Washington H. Soul Pattinson and Co. Ltd (ASX: SOL) – WHSP is a really old investment house which is invested across numerous sectors including telecommunications, resources, financial services and agriculture. Brickworks is one of its biggest investment positions.
Metcash Limited (ASX: MTS) – Metcash is the business that supplies food to places like IGAs and Foodlands. It also supplies a very large range of independent liquor stores, including Cellarbrations, The Bottle-O, IGA Liquor, Duncans and Thirsty Camel. Finally, Metcash has a hardware segment which includes Home Timber & Hardware, Mitre 10 and Total Tools.
JB Hi-Fi Limited (ASX: JBH) – JB Hi-Fi is a leading electronics retailer in Australia and New Zealand with its retail stores, which includes The Good Guys.
Bapcor Ltd (ASX: BAP) – Bapcor is the largest auto parts business in Australia and New Zealand with a number of leading brands including Burson, Autobarn, Autopro, Midas, ABS, Truckline, WANO and BNT.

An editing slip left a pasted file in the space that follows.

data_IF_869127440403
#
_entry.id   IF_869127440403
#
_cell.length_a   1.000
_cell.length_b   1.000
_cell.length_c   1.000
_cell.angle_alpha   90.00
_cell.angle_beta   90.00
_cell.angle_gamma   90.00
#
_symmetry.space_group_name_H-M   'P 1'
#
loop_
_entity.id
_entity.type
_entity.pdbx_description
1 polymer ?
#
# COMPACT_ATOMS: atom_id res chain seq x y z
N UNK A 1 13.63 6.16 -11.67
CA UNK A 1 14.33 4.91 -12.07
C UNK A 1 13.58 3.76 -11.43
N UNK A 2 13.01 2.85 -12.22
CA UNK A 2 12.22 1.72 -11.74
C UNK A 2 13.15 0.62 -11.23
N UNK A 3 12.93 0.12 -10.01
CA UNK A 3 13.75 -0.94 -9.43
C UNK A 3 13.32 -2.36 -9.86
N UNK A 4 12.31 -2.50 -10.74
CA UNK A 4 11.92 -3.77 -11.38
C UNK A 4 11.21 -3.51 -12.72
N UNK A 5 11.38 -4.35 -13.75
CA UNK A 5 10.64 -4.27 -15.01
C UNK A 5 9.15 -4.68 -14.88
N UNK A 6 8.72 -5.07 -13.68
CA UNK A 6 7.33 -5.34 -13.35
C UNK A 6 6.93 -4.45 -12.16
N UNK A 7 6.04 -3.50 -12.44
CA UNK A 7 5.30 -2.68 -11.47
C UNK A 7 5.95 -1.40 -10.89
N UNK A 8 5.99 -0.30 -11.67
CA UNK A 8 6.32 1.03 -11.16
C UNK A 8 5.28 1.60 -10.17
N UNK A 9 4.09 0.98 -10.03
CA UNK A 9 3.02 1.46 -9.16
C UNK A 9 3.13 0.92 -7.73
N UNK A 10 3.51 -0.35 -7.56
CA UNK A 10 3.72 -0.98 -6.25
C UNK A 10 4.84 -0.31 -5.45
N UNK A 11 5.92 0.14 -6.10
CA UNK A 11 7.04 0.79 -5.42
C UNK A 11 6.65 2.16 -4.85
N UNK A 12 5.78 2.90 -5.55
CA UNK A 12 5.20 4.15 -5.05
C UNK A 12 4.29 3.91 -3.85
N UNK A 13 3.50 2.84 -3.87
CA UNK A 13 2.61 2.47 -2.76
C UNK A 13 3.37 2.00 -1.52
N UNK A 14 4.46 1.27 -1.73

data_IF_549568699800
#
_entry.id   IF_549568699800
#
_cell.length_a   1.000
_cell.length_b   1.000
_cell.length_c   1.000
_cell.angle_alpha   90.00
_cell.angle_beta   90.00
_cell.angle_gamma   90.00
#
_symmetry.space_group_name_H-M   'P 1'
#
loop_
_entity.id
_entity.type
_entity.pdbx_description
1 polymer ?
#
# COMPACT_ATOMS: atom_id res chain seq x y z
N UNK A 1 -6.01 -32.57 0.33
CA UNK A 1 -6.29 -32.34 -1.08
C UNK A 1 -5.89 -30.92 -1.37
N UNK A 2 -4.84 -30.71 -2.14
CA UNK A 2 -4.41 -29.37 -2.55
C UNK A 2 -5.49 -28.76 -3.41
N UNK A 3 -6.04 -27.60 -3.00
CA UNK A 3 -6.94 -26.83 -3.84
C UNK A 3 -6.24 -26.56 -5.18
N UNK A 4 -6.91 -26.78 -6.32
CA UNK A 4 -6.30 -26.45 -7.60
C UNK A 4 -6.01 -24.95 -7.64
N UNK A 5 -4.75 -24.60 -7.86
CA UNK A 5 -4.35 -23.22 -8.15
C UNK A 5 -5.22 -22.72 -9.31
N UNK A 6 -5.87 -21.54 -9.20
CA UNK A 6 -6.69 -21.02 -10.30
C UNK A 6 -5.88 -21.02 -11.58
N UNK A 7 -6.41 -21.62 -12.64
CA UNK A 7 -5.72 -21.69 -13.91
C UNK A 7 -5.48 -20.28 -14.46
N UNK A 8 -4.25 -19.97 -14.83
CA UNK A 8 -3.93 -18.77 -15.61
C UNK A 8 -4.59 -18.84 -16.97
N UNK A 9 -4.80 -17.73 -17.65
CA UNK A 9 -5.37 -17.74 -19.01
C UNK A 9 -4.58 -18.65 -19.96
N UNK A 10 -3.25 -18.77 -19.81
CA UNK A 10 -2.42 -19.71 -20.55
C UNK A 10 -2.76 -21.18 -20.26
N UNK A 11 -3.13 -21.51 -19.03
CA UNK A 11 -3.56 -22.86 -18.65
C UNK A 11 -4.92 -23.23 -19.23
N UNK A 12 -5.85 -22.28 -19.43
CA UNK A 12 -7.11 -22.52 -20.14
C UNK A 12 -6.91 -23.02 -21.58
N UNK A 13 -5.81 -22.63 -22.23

Collins Foods Ltd (ASX: CKF) – Collins Foods is a major franchisee of KFCs in both Australia and Europe. It is also growing a Taco Bell network in Australia.
Nick Scali Limited (ASX: NCK) – Nick Scali is one of Australia’s largest retailers of premium furniture with a national network of showrooms in Australia, as well as a growing network in New Zealand. It also recently acquired Plush-Think Sofas.
Adairs Ltd (ASX: ADH) – Adairs is a retailer of home wares and furnishings, through stores and online. It operates the online-only furniture brand Mocka. Adairs also recently acquired the furniture business Focus on Furniture.